LOS ANGELES -- A San Francisco Giants fan who was beaten at Dodger Stadium after last week's opening game shows signs of brain damage and remains in critical condition, a doctor said Tuesday.
Meanwhile, detectives were looking into unconfirmed reports that the same suspects struck other Giants fans minutes before the attack that left Bryan Stow in a coma. And the reward for information leading to arrests climbed to $100,000 as both teams and Los Angeles city and county officials offered contributions.
Stow, a 42-year-old paramedic and father of two from Santa Cruz, remained in critical but guarded condition at Los Angeles County-USC Medical Center. He suffered a severe skull fracture and bad bruising to his brain's frontal lobes, said Dr. Gabriel Zada, a neurosurgeon.
At one point, doctors had to remove the entire left side of his skull to ease pressure on his brain. The pressure is now normal but Stow remains in a coma from his injuries and from sedation to reduce his brain activity, Zada said.
"There is evidence of brain injury and dysfunction," Zada said.
It was too early to make a prognosis but such injuries can affect memory, thinking ability and even personality, Zada said.
"It's going to be a long recovery process," he said.
Stow was in a parking lot heading to a taxi stand after the Dodgers' 2-1 victory over the Giants on March 31 when two shaven-headed young men in Dodgers clothing began taunting and swearing at him and two other fans, who were all wearing Giants gear, police said.
Stow was punched in the back of the head. He fell down, bashing his head on the pavement, and was kicked before the attackers ran off.
They fled in a four-door sedan driven by a woman who had a boy with her, police said.
Composite sketches of the men have been released.
The reward for information leading to arrests doubled when the Los Angeles City Council voted Tuesday to offer $50,000. That matched the total amount already committed by the Dodgers ($25,000), the Giants ($10,000), Los Angeles County supervisor Mike Antonovich ($10,000) and American Medical Response ($5,000), for which the victim works as a paramedic.
Investigators had several leads and some evidence that was recovered at the scene, Detective Jose Carrillo said. He did not provide details.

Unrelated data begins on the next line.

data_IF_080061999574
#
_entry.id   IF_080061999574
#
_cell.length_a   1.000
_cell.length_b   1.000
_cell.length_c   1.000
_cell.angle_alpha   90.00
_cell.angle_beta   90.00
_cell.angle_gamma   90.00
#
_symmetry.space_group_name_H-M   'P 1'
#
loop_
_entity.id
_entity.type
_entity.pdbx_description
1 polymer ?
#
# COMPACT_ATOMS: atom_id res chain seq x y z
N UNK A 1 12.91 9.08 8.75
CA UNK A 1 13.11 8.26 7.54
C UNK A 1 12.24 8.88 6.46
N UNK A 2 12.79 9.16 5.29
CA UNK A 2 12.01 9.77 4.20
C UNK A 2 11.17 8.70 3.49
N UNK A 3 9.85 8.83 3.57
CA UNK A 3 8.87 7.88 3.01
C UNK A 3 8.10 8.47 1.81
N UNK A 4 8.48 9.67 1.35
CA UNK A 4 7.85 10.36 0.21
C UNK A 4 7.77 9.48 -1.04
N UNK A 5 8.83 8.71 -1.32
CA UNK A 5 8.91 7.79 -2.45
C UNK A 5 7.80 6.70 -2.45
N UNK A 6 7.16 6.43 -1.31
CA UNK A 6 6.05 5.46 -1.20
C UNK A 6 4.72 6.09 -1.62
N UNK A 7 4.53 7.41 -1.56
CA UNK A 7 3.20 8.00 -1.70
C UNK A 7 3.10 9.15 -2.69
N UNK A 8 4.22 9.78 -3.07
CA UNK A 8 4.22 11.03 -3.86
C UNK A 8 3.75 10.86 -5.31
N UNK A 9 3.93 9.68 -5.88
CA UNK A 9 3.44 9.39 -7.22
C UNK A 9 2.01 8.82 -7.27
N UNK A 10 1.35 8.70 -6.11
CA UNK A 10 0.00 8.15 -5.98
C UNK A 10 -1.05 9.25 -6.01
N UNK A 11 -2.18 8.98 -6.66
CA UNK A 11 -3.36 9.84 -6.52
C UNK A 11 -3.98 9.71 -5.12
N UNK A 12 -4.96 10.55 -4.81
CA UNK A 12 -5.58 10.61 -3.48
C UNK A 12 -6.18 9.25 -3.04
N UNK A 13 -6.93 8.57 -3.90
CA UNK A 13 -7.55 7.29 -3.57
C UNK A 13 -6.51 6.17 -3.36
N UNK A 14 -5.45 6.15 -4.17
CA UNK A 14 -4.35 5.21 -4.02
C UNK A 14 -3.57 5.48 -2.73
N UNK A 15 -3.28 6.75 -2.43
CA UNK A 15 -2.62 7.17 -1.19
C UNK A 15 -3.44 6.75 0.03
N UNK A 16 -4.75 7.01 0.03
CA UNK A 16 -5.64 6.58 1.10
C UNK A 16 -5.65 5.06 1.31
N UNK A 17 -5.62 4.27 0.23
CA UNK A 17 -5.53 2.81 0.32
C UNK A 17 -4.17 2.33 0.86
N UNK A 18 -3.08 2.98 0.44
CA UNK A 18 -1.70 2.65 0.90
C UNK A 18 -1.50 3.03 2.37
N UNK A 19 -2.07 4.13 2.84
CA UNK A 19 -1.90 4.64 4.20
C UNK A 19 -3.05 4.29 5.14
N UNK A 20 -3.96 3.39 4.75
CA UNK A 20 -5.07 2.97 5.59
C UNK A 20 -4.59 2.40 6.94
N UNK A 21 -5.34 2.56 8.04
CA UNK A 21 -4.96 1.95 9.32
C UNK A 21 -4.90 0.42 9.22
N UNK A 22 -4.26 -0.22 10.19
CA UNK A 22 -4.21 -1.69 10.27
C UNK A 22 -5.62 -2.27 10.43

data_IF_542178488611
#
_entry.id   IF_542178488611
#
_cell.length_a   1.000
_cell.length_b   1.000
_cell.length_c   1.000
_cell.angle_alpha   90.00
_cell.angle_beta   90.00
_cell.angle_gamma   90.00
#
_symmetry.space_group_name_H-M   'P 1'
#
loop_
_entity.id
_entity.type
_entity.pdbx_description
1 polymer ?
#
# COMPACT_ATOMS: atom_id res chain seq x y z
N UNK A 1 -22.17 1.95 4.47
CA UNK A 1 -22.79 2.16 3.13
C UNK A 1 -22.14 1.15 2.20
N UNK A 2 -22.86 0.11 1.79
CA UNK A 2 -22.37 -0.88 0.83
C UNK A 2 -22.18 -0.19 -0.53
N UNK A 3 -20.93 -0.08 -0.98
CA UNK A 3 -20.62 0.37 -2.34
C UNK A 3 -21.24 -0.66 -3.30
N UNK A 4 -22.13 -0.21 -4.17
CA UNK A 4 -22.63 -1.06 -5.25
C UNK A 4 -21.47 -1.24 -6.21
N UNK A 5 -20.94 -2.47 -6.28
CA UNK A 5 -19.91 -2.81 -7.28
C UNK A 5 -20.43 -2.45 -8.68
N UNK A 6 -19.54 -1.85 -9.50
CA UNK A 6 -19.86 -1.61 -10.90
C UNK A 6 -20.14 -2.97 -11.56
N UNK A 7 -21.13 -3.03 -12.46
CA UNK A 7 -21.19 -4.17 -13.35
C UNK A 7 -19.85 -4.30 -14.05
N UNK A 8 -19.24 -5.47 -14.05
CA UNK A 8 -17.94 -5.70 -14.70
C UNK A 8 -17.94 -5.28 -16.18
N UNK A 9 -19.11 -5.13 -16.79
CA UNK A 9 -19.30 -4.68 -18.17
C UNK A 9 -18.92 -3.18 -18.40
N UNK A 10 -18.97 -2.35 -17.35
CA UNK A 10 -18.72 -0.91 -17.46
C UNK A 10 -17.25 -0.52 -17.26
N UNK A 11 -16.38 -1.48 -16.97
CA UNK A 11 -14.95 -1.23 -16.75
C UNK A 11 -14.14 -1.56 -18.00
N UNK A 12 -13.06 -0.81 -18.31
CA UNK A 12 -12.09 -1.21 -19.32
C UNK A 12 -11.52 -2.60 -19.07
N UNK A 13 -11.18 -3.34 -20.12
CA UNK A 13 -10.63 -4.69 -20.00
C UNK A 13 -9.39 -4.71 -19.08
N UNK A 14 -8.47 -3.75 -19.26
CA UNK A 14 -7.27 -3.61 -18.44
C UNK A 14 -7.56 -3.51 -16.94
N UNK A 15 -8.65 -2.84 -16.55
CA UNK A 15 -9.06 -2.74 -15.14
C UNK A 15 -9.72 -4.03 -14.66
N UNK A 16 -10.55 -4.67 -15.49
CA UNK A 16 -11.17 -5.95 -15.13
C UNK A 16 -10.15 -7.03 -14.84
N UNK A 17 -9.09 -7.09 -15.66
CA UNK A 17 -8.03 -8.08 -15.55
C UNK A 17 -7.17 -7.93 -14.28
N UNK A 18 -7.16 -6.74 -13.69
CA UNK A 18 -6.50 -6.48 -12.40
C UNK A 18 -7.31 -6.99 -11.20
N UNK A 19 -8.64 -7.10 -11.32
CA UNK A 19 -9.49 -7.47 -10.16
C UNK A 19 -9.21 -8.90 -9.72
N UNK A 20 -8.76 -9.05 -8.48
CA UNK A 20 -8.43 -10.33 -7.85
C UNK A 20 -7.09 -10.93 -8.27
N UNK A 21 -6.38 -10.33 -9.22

He estimated that out of some 40,000 people who streamed into the parking lot after the game, at least 100 probably were near enough to see the attack and he urged them to contact police. It was too dark for video surveillance camera to provide clear images, he said.
Investigators also were looking into unconfirmed reports that Stow's attackers punched three or four young men in Giants gear only minutes before Stow was assaulted, Carrillo said.
Stow, an enthusiastic Giants fan, was attending his first game at Dodger Stadium and had looked forward to the game all year, his first cousin, John Stow, said.
However, he may have had some worries after arriving.
"During the game, my wife received a text message from him ... He basically said he was scared inside the stadium," John Stow said, adding that his cousin did not usually make such comments lightly.
Stow's parents, two sisters and other relatives attended a news conference at the hospital.
John Stow, who wore a Giants hat and jersey, called the attackers thugs who should give themselves up and "have the courage to face the facts and face the book for what you've done here."
Family members also said they did not blame Dodgers fans for the attack and had received prayers and good wishes from locals and people as far away as England.
"Though this has been a terrible tragedy done by cowardly people, it is reassuring to know that good people are speaking out and are appalled," John Stow said.
"We have no animosity toward the people of Los Angeles. We've been received with open arms and love," said a sister, Erin Collins.
Of the attackers, she said: "They weren't true Dodger fans."
Also Tuesday, the Giants announced plans to honor Stow by dedicating Monday's game against the Dodgers in San Francisco to the injured man. The Giants will collect donations from fans during the game to benefit Stow and his family. Also, proceeds from a silent auction scheduled for that day will benefit the fund.
Additionally, on Friday during the Giants' first home game of the season, the team will pay tribute to Stow in a special ceremony before the contest.
Information from ESPNLosAngeles.com's Tony Jackson and The Associated Press was used in this report.